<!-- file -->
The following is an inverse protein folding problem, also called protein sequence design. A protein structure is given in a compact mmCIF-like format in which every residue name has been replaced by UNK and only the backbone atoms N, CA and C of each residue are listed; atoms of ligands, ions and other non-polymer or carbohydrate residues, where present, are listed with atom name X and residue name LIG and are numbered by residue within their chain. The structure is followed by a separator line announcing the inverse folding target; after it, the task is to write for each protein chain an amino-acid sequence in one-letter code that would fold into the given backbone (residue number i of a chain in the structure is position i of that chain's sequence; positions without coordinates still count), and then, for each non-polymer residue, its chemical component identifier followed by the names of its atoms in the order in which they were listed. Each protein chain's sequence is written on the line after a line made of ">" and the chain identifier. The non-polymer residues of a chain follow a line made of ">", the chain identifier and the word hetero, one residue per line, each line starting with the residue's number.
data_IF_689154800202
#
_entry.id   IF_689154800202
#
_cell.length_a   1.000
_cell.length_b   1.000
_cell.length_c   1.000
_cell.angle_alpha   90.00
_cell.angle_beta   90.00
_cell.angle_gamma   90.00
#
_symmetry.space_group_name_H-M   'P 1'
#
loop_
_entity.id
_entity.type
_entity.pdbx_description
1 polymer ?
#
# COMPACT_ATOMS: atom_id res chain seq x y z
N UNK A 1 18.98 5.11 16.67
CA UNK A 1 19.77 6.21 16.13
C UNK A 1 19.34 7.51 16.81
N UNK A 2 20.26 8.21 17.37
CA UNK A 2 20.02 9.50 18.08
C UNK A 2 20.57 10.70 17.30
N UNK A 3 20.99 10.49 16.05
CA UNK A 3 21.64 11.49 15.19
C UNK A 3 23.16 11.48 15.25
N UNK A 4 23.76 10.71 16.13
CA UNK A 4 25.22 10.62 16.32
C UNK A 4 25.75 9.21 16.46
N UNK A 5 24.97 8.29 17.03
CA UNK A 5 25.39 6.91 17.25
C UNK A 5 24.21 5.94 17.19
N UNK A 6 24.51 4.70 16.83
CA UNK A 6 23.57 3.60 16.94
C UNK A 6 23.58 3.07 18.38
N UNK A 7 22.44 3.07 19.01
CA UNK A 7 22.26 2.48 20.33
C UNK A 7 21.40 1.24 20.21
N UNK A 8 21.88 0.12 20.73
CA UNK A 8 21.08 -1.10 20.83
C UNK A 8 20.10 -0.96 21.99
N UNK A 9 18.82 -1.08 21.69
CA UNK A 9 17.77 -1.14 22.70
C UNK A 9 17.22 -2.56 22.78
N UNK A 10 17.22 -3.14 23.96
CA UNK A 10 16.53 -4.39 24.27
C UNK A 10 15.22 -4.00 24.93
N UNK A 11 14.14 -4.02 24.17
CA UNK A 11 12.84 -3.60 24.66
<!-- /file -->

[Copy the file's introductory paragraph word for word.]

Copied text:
The following is an inverse protein folding problem, also called protein sequence design. A protein structure is given in a compact mmCIF-like format in which every residue name has been replaced by UNK and only the backbone atoms N, CA and C of each residue are listed; atoms of ligands, ions and other non-polymer or carbohydrate residues, where present, are listed with atom name X and residue name LIG and are numbered by residue within their chain. The structure is followed by a separator line announcing the inverse folding target; after it, the task is to write for each protein chain an amino-acid sequence in one-letter code that would fold into the given backbone (residue number i of a chain in the structure is position i of that chain's sequence; positions without coordinates still count), and then, for each non-polymer residue, its chemical component identifier followed by the names of its atoms in the order in which they were listed. Each protein chain's sequence is written on the line after a line made of ">" and the chain identifier. The non-polymer residues of a chain follow a line made of ">", the chain identifier and the word hetero, one residue per line, each line starting with the residue's number.